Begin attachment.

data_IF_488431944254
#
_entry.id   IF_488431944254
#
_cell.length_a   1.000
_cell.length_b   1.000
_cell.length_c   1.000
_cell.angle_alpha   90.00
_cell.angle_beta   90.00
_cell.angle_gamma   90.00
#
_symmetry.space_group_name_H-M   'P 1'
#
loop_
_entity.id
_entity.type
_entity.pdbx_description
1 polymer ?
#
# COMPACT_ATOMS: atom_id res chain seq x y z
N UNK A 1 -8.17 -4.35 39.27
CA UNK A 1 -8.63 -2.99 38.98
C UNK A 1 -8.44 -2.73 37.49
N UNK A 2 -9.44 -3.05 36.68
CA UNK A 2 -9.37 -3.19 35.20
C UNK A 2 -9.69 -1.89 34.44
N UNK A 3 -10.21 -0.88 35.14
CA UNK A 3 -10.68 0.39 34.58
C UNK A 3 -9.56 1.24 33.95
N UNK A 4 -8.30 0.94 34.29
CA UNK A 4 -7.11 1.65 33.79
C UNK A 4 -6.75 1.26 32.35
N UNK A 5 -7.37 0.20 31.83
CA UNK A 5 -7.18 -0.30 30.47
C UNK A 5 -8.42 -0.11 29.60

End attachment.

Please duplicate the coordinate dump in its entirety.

data_IF_488431944254
#
_entry.id   IF_488431944254
#
_cell.length_a   1.000
_cell.length_b   1.000
_cell.length_c   1.000
_cell.angle_alpha   90.00
_cell.angle_beta   90.00
_cell.angle_gamma   90.00
#
_symmetry.space_group_name_H-M   'P 1'
#
loop_
_entity.id
_entity.type
_entity.pdbx_description
1 polymer ?
#
# COMPACT_ATOMS: atom_id res chain seq x y z
N UNK A 1 -8.17 -4.35 39.27
CA UNK A 1 -8.63 -2.99 38.98
C UNK A 1 -8.44 -2.73 37.49
N UNK A 2 -9.44 -3.05 36.68
CA UNK A 2 -9.37 -3.19 35.20
C UNK A 2 -9.69 -1.89 34.44
N UNK A 3 -10.21 -0.88 35.14
CA UNK A 3 -10.68 0.39 34.58
C UNK A 3 -9.56 1.24 33.95
N UNK A 4 -8.30 0.94 34.29
CA UNK A 4 -7.11 1.65 33.79
C UNK A 4 -6.75 1.26 32.35
N UNK A 5 -7.37 0.20 31.83
CA UNK A 5 -7.18 -0.30 30.47
C UNK A 5 -8.42 -0.11 29.60